There are a few reasons why I can’t quite give this book 4 stars, though. As I mentioned above, it often read more of an anthology than a standard Contemporary and I felt there was just something missing to tie everything together. But Stephanie, THE DATING ties everything together! Well, yes, but other than an on-going storyline with Allison’s job that lasted the length of the novel, almost everything else in the chapters felt pretty self-contained. It felt just a little bit choppy to me at times and I would’ve liked to have seen another side plot or two to run throughout the story. Also, one of my pet peeves is when things mentioned in the synopsis are not included in the book (though I know this is not the author’s fault) and I do not recall there every being a date in a HAZMAT suit.

Overall, I did really enjoy reading Match Made in Manhattan. The writing was humorous and I found myself laughing often. I also found the writing to often be addictive and there were many parts where I did not want to put it down. Though I’ve never online dated myself, I think this is definitely a must read for anyone who has. I’m looking forward to reading more from Stauffer in the future.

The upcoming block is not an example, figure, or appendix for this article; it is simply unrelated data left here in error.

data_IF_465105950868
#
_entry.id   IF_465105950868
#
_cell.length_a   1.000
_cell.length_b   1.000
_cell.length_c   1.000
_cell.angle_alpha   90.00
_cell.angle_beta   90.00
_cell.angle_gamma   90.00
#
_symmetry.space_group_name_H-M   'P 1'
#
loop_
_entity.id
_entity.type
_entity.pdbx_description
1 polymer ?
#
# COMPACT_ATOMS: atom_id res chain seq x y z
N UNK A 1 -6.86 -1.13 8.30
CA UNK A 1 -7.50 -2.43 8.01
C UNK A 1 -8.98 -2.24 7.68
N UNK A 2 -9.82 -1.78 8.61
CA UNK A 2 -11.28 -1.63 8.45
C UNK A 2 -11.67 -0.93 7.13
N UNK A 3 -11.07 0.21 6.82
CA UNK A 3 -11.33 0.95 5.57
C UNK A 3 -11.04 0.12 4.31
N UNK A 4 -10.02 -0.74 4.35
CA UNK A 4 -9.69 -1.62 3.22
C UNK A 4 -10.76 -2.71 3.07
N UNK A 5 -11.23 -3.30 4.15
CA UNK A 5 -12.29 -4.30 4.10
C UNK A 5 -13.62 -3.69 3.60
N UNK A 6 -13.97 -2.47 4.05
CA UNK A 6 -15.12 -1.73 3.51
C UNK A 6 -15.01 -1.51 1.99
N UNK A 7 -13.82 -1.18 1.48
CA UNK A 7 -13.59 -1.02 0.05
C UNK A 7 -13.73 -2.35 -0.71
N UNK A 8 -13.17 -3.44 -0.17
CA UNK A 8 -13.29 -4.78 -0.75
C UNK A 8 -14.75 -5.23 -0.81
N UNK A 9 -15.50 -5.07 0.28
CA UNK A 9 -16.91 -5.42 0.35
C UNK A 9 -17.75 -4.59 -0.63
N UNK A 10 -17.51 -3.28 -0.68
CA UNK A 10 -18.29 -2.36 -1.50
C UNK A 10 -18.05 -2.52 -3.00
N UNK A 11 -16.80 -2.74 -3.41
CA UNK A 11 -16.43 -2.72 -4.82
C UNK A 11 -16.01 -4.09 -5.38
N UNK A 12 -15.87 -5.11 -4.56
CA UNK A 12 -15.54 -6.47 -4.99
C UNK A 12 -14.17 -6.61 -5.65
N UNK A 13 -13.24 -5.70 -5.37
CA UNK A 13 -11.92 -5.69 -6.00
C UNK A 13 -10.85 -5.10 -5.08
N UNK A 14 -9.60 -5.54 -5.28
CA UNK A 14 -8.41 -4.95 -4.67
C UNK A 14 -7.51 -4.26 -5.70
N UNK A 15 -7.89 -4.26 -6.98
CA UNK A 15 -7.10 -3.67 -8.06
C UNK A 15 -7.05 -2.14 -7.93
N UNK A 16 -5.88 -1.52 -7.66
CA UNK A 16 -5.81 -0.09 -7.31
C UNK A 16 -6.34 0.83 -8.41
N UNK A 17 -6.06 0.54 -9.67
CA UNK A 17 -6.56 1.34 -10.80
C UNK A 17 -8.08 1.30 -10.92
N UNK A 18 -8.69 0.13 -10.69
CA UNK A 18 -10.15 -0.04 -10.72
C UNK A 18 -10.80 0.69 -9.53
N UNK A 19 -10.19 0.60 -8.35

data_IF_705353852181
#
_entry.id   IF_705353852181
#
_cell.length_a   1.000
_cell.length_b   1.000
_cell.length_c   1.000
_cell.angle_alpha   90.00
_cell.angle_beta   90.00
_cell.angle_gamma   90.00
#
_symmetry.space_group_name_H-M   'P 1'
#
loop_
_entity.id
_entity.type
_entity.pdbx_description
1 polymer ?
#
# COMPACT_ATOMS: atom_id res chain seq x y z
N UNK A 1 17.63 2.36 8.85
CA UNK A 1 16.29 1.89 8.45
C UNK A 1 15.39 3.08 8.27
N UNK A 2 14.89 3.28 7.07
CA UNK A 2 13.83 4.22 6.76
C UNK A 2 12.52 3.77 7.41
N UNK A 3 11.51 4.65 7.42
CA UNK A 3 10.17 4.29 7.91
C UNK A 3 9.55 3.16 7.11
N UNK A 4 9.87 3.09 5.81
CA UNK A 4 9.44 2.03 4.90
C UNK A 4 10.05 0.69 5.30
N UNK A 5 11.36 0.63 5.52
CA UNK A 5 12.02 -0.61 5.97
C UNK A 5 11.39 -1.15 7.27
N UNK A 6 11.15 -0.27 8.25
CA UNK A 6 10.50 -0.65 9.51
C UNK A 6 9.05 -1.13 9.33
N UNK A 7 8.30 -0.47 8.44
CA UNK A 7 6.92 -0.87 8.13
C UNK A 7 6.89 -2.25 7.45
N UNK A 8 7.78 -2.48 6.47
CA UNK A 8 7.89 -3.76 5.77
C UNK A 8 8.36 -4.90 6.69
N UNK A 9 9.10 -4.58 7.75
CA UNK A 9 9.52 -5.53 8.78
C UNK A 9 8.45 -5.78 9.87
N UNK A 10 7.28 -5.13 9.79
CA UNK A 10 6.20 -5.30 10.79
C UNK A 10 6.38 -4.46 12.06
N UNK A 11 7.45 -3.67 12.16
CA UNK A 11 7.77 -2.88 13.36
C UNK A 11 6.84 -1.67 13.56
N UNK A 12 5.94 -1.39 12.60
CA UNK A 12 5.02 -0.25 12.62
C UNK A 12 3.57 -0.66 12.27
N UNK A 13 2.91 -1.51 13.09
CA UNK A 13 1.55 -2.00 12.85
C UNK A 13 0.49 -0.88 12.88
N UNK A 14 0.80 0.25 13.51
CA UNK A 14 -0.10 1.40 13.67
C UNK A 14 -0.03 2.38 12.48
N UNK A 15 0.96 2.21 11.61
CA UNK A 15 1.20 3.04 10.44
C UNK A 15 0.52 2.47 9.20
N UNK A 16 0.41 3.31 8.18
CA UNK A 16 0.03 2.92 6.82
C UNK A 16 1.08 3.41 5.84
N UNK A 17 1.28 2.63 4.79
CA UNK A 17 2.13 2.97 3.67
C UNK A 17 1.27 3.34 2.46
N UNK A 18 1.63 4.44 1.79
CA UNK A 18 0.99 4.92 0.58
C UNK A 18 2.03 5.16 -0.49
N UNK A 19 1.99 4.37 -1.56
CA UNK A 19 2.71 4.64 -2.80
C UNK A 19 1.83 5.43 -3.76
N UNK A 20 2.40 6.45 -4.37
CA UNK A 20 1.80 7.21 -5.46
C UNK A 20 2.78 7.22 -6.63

Overall Rating (out of 5): 3.5 Stars

Review: Into the Drowning Deep (Rolling in the Deep #1) by Mira Grant

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Synopsis from Good Reads:

Seven years ago, the Atargatis set off on a voyage to the Mariana Trench to film a “mockumentary” bringing to life ancient sea creatures of legend. It was lost at sea with all hands. Some have called it a hoax; others have called it a maritime tragedy.

Now, a new crew has been assembled. But this time they’re not out to entertain. Some seek to validate their life’s work. Some seek the greatest hunt of all. Some seek the truth. But for the ambitious young scientist Victoria Stewart this is a voyage to uncover the fate of the sister she lost.

Whatever the truth may be, it will only be found below the waves. But the secrets of the deep come with a price.